We have so much to look forward to this coming Sunday. The entire Gracehill congregation will be joining us in the parking lot! Pastor Daniel Eguiluz will be opening God’s word with us with a passage from Genesis 18:1-16. We’ll send Daniel and Abby out to Peru as well as send Jacob and Erin Thielman out to North Carolina.

 

Photo by bruce mars on Unsplash

Posted by Susan Guerra

A Little Less Lost

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A number of years ago I ran across this quote from the sunglassed Irishman,  and frontman for the band U2, Bono, that struck me:

          Your nature is a hard thing to change; it takes time…. I have heard of people who have life-changing, miraculous turnarounds, people set free from addiction after a single prayer, relationships saved where both parties "let go, and let God." But it was not like that for me. For all that "I was lost, I am found," it is probably more accurate to say, "I was really lost. I'm a little less so at the moment." And then a little less and a little less again. That to me is the spiritual life. The slow reworking and rebooting the computer at regular intervals, reading the small print of the service manual. It has slowly rebuilt me in a better image. It has taken years, though, and it is not over yet.
(U2 (with Neil McCormick), U2 by U2 (HarperCollins, 2006), p. 7)

I think a lot about what it means to follow Jesus, both for myself and as it concerns us together at Christ Church. There are couple things that I think this quote highlights well.  First, it is process; a long process, a slow process.  There are no short cuts. There is no warp speed. It is simply day by day looking to Jesus, day by day scouring His Word. It is the day by day rubbing shoulders with other followers of Jesus, rubbing off our sharp edges and anxieties. It is the weekly coming together for word and sacrament, worship and prayer. As Bono collaborator, Eugene Peterson, said discipleship is a “long obedience in the same direction”.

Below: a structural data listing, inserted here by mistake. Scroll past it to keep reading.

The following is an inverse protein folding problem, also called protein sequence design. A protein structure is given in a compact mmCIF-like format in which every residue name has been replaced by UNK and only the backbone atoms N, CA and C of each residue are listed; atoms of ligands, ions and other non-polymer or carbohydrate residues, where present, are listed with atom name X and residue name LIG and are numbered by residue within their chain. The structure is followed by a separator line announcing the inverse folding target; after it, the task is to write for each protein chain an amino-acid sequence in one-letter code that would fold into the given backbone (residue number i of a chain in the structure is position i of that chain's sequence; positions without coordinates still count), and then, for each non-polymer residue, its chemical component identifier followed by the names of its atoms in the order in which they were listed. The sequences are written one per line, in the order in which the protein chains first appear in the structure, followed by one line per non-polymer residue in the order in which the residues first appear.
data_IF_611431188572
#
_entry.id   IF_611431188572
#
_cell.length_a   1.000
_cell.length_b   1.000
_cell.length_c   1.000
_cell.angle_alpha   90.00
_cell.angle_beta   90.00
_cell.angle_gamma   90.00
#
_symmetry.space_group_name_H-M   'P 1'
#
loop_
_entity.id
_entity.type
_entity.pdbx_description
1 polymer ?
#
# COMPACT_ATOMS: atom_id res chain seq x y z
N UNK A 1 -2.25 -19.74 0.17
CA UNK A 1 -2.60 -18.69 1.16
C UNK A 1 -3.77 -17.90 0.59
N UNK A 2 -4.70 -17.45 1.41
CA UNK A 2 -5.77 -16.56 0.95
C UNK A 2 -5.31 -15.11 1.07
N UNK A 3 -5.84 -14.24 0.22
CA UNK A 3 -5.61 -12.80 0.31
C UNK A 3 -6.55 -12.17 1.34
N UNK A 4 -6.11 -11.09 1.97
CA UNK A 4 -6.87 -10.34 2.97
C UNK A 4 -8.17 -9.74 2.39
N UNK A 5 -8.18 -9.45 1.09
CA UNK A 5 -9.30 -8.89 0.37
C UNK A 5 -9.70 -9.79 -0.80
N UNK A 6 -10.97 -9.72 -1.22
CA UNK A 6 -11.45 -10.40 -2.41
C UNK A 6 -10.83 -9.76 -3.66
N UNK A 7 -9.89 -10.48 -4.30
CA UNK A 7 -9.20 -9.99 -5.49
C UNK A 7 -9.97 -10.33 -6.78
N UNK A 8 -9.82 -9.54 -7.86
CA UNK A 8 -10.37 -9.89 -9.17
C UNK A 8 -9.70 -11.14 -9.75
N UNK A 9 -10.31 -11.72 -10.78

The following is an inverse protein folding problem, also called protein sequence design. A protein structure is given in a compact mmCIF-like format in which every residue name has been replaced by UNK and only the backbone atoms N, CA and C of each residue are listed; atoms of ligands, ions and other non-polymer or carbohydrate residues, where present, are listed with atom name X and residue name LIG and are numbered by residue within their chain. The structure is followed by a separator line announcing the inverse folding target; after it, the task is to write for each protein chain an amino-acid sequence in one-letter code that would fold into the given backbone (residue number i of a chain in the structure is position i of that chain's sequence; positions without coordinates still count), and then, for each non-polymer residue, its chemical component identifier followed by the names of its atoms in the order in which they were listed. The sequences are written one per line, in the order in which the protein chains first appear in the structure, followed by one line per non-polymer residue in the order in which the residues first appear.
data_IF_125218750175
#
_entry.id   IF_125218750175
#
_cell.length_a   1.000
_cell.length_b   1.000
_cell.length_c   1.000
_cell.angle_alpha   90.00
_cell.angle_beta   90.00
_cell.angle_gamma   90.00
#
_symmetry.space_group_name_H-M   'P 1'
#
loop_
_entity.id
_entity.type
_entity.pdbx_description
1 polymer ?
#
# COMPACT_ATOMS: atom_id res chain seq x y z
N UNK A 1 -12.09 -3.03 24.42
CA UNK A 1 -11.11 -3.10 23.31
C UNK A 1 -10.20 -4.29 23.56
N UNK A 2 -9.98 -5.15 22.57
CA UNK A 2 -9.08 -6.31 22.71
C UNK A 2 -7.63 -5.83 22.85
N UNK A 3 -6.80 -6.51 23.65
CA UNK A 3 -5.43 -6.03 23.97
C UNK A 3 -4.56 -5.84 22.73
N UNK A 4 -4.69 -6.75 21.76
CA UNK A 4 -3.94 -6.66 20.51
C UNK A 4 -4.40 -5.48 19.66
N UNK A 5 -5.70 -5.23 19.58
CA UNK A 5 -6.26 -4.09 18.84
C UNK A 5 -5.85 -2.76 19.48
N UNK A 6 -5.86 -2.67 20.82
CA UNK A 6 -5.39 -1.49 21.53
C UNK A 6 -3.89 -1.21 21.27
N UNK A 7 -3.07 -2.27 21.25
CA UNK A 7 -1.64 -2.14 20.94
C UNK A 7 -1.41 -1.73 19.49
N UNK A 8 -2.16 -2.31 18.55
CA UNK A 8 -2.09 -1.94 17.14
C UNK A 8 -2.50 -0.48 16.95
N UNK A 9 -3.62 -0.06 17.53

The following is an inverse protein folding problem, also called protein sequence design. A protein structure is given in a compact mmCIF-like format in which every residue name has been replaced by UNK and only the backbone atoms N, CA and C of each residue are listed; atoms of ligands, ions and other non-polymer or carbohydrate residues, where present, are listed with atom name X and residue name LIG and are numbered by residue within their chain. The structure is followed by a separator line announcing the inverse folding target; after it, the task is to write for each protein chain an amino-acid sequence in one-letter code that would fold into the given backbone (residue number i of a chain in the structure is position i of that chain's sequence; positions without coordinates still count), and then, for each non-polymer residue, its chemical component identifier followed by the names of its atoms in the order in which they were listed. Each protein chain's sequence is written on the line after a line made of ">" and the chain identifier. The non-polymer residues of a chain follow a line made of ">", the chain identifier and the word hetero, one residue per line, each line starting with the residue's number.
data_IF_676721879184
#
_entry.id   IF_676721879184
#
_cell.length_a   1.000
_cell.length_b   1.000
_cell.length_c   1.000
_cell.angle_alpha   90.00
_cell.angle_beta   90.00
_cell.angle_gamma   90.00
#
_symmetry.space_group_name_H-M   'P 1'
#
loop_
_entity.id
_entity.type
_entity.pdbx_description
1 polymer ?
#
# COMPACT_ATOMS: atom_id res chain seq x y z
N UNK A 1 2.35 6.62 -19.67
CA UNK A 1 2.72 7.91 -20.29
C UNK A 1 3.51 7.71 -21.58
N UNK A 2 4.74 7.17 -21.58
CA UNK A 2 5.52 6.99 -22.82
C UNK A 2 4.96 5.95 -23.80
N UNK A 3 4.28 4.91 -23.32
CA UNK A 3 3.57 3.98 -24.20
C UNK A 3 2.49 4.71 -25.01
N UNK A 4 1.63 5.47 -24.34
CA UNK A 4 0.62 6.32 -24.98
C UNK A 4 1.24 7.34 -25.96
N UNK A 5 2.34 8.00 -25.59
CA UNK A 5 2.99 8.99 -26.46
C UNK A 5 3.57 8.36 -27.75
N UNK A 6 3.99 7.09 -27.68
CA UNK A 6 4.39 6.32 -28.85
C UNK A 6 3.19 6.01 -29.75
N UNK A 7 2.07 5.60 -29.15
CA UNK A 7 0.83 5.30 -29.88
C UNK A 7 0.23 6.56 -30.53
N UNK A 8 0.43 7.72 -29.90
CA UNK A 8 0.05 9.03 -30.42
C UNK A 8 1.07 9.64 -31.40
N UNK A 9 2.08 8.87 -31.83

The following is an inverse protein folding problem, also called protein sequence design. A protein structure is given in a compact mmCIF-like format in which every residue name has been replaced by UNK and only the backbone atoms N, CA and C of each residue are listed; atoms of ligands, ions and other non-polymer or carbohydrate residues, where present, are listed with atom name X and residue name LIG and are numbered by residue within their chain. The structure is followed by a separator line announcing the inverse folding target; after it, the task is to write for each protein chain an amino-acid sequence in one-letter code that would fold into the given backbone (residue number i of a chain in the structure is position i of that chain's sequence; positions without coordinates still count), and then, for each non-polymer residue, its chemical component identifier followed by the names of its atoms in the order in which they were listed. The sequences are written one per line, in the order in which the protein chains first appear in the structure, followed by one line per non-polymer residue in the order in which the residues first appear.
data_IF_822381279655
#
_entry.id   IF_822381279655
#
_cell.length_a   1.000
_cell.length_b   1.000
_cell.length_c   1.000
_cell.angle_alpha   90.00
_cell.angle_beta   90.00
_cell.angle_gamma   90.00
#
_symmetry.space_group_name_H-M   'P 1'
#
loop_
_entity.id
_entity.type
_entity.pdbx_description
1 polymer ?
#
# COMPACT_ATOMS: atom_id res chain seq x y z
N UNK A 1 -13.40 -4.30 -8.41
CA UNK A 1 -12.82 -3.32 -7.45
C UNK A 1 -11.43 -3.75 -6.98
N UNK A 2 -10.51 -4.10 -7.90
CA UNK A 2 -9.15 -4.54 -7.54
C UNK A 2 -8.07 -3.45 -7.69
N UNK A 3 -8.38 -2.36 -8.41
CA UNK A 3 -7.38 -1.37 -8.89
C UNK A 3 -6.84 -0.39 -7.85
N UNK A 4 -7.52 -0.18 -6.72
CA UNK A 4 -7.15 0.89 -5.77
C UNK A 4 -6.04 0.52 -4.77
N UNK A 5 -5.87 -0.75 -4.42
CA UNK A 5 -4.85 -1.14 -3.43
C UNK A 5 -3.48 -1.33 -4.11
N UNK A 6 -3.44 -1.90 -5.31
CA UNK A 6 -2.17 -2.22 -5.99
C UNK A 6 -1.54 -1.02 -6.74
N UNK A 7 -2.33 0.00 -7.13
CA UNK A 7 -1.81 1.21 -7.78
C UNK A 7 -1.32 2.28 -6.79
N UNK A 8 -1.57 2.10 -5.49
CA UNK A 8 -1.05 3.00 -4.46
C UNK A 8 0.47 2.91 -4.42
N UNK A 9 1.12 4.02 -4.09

The second thing that stands out with this quote is the idea of being a little less lost. If we take this to mean that we are getting more and more saved as we go, we will have missed the meaning and stumbled into a form of moralism. However, if by "a little less lost" Bono means, and we mean, that we more quickly orient ourselves back to True North when we stray, then we are talking true discipleship. To be a disciple of Jesus means we come back to Him; over and over and over. We mark our growth as Jesus’ followers not by how frequently (or infrequently) we stray, but rather by how quickly we abandon our forays and return to Jesus. This is how I read the little less lost. If you like more traditional language, we could also call it a life of repentance (turning from) and faith (turning to).

So I look forward to opening Luke 5 with you again this week (vv. 17-26). I look forward to prayers spoken and sung. I look forward to rubbing shoulders, shaking hands, and coming together around the Lord’s Table. Most of all I look forward to seeing Jesus yet again, having him imprinted on my whole being, so that I can go through my weeks a little less lost.

 

Photo by Jametlene Reskp on Unsplash